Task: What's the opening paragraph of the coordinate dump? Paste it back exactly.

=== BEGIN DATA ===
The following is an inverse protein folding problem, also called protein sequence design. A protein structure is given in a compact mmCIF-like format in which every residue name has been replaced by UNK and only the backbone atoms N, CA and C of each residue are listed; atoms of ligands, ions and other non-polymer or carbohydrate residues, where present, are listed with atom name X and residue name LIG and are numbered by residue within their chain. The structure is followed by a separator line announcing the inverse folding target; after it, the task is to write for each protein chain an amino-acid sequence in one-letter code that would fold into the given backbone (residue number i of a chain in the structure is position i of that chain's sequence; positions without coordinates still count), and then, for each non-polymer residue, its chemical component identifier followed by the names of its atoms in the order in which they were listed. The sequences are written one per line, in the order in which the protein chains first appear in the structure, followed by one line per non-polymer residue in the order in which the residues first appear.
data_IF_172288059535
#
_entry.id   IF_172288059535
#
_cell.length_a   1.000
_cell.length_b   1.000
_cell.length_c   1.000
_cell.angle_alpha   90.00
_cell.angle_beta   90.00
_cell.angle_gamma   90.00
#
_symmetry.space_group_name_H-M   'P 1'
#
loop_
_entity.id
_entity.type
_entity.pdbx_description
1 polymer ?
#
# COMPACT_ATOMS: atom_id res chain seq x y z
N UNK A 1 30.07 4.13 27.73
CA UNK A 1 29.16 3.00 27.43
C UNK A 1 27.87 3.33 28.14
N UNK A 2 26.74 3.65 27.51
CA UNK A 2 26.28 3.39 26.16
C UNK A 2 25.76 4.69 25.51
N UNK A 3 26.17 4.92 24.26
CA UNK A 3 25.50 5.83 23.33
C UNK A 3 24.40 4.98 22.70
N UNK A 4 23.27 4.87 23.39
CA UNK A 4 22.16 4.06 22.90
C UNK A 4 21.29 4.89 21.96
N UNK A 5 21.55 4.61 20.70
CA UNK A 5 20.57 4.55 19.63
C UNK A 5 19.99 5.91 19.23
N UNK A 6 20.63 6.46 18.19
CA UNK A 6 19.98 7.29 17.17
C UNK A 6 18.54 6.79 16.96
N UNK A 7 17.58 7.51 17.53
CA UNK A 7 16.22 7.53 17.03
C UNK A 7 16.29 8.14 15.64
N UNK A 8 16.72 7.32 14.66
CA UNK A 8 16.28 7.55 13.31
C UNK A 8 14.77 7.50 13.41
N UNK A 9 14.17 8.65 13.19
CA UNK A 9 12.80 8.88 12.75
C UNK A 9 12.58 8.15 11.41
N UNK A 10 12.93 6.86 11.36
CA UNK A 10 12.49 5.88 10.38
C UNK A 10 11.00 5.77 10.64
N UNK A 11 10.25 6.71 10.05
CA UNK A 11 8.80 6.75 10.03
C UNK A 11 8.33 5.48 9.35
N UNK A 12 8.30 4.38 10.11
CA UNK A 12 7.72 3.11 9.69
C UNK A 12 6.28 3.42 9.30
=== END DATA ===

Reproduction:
The following is an inverse protein folding problem, also called protein sequence design. A protein structure is given in a compact mmCIF-like format in which every residue name has been replaced by UNK and only the backbone atoms N, CA and C of each residue are listed; atoms of ligands, ions and other non-polymer or carbohydrate residues, where present, are listed with atom name X and residue name LIG and are numbered by residue within their chain. The structure is followed by a separator line announcing the inverse folding target; after it, the task is to write for each protein chain an amino-acid sequence in one-letter code that would fold into the given backbone (residue number i of a chain in the structure is position i of that chain's sequence; positions without coordinates still count), and then, for each non-polymer residue, its chemical component identifier followed by the names of its atoms in the order in which they were listed. The sequences are written one per line, in the order in which the protein chains first appear in the structure, followed by one line per non-polymer residue in the order in which the residues first appear.